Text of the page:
Logistic operators benefit from a significant reduction in their income tax, which is set at just 3.5% of sales made in the local market, and from import duties on merchandise brought into the country, repackaged and then exported, if done within a specified time period.
Over the past three decades, the Dominican Republic has fostered a highly receptive environment for international investors, adopting policies that minimize red tape and offering them significant tax incentives. For this reason, the country has become the main recipient of foreign direct investment (FDI) in the region. In 2019, FDI reached 3.1 billion dollars, of which 31.5 came from the United States, 21.2% from Mexico, 13.1% from Spain, and 7.9% from France.
The Dominican Constitution accords foreign and local investors equal treatment under the law, stating expressly that foreigners in the Dominican Republic are entitled to the same rights as Dominican nationals, except for participating in local political activities. At the same time, foreign investors are bound by the same rules and regulations applicable to local investors.
Foreign investors can freely hold equity in local businesses and joint ventures, as well as buy real estate in their names.
Foreign Investment Law 16-95, enacted on November 20, 1995, and its enabling regulations, eliminated all barriers formerly imposed on international investments in the Dominican Republic. Investors contributing capital to companies operating in the Dominican Republic are granted unlimited access to all sectors of the Dominican economy, except to those related to national security and certain sensitive industries.
Registration of foreign investments with government authorities is not mandatory. Nor is state approval required for the repatriation abroad, in foreign currency, of the capital invested or the benefits received by investors.
The Center for Exports and Investment of the Dominican Republic (PRODOMINICANA) is a government institution, created in 2013, with the purpose of promoting exports and facilitating and expediting foreign investment in the country. PRODOMINICANA assists foreign investors in their business activities in the Dominican Republic by providing free advice and information, as well as coordinating their permit applications with various government entities.
The Center also sponsors events to promote the Dominican Republic as an investment destination and to provide information to potential investors on how to plan and implement successful business projects in the country.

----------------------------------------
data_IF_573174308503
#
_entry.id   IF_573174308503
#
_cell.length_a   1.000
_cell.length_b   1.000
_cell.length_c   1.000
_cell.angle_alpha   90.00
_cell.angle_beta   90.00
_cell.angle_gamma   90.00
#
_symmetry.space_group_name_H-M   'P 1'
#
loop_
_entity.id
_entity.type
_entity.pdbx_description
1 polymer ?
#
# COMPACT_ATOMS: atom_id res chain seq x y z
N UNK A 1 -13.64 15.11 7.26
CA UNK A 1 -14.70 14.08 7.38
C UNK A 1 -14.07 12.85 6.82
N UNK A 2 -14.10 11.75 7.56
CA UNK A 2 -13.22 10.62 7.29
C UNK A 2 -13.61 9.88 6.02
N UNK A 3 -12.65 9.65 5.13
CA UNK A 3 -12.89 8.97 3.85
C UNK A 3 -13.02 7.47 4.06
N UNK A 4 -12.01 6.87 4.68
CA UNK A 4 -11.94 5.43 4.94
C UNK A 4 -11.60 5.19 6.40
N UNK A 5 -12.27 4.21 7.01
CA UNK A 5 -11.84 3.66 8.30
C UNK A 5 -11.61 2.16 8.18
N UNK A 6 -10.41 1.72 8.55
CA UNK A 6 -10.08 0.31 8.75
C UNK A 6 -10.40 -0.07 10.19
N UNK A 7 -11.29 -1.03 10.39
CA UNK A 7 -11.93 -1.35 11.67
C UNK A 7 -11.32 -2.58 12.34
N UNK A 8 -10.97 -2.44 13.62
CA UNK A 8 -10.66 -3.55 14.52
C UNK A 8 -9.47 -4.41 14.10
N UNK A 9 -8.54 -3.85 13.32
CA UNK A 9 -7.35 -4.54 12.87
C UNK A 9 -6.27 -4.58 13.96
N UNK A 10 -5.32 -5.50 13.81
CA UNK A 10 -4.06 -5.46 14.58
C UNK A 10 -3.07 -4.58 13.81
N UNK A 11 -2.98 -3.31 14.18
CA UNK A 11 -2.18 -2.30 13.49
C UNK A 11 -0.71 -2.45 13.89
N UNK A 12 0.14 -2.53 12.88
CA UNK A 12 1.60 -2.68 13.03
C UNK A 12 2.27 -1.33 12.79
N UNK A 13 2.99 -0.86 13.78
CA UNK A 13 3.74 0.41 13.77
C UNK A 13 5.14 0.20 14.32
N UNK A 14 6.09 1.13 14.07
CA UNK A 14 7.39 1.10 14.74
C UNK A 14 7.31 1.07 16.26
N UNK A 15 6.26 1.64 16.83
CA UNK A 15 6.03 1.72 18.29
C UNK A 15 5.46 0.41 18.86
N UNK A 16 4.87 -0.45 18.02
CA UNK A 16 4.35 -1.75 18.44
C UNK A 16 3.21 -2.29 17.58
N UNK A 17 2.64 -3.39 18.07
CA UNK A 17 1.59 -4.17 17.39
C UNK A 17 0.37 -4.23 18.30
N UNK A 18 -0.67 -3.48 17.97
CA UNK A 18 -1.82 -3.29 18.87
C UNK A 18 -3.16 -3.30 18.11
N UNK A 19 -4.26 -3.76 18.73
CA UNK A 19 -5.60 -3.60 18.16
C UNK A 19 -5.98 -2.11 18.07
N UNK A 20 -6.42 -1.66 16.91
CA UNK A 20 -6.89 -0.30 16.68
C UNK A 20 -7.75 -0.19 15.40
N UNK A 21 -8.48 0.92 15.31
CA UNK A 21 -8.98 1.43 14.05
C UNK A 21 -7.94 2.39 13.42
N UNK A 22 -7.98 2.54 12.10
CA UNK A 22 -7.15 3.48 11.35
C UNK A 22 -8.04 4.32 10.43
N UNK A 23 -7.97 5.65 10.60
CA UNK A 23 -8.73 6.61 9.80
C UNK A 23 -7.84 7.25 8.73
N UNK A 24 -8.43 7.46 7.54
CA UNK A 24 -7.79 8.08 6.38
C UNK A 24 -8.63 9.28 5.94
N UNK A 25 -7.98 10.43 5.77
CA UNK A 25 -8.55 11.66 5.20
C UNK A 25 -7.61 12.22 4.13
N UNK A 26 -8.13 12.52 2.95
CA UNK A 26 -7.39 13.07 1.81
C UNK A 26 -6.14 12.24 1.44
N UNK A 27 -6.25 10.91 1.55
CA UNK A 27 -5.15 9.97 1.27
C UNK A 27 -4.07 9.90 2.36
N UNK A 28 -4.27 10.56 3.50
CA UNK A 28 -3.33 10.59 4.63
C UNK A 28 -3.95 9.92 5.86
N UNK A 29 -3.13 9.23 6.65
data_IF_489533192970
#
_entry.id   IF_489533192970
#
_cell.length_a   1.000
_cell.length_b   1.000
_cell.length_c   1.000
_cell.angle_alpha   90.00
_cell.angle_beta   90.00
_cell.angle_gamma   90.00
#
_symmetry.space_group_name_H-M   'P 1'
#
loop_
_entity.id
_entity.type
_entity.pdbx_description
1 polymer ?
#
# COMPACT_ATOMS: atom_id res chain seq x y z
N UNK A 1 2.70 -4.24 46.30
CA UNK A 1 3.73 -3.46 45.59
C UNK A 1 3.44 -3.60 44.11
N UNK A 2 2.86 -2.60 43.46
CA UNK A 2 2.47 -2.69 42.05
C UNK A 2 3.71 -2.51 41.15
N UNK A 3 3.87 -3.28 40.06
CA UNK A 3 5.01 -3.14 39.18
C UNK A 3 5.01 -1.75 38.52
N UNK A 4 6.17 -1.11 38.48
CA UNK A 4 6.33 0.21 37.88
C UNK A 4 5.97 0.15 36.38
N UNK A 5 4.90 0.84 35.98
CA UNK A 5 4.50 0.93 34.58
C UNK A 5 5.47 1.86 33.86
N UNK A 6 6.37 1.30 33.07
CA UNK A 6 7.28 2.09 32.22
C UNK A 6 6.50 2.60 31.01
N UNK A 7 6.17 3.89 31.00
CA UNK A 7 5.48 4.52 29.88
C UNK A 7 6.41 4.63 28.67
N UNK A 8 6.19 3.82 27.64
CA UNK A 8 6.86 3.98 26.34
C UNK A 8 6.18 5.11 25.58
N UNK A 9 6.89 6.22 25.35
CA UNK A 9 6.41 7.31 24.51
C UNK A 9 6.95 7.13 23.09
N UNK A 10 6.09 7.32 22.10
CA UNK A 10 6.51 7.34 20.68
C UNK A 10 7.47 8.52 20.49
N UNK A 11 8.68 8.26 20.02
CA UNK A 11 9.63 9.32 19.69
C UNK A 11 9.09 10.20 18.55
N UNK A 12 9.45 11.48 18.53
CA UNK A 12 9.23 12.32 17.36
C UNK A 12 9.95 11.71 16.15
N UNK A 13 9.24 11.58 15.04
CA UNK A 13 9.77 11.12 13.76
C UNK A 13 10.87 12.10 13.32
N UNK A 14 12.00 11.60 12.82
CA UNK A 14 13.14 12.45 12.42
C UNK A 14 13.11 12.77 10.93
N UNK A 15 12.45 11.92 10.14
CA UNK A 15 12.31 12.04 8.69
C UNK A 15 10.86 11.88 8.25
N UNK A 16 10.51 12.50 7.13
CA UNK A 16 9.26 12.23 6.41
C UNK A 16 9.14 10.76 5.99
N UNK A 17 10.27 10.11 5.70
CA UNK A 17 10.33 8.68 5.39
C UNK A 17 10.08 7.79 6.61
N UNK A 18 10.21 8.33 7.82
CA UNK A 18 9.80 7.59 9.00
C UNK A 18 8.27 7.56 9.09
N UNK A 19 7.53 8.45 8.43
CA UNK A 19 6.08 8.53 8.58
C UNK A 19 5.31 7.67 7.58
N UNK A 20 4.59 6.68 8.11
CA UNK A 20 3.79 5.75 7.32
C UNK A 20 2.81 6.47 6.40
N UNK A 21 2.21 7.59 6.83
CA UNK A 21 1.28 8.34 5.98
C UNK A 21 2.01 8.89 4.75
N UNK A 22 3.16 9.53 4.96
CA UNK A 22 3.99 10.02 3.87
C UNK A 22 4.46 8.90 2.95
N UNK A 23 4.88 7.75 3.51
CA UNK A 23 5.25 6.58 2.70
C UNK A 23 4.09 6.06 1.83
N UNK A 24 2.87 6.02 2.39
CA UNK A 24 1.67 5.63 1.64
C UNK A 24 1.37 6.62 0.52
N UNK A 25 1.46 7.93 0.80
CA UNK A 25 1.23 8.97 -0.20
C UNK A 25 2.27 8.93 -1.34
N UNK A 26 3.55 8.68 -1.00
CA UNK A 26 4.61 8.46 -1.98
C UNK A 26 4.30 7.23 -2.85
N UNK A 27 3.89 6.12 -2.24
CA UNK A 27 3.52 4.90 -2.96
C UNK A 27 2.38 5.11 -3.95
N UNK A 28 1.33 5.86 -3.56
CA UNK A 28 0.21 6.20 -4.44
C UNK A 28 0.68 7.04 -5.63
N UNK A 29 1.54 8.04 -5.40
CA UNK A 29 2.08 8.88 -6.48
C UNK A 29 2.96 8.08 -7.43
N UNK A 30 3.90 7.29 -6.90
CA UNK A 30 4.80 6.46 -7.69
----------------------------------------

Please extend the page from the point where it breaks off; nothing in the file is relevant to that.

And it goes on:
The Dominican government also assists investors by pledging its full faith and credit to loans provided by international agencies for significant infrastructure projects in the Dominican Republic. Foreign investors in large Dominican projects commonly use capital and political/exchange insurance risk facilities provided by the Multilateral Investment Guarantee Agency (MIGA) and the Overseas Private Investment Corporation (OPIC). The Dominican Republic has signed agreements with both entities.
The Multilateral Investment Guarantee Agency (MIGA) is an independent development cooperation institution created by the World Bank in 1988 to provide, in addition to guarantees to investors against losses caused by political risks, technical assistance to promote investments to developing countries.
The Overseas Private Investment Corporation (OPIC) is an independent federal agency of the United States federal government that helps American companies to compete in emerging markets by providing insurance against political violence, expropriation, and the inability to convert foreign currency.
The Dominican Republic is categorized as an upper-middle developing country, with a gross domestic product (GDP) per capita, in 2019, of $19,291 PPP (purchasing power parity), the fifth highest in Latin America. The size of the economy, the eighth in Latin America and the first in the Caribbean and Central America region, increased tenfold between 1991 and 2019, growing at a rate of 6.3% in the period 2012-2019, the highest high in the Western Hemisphere. Inflation in that interval period remained below 4%, falling, in 2019, to 1.81%.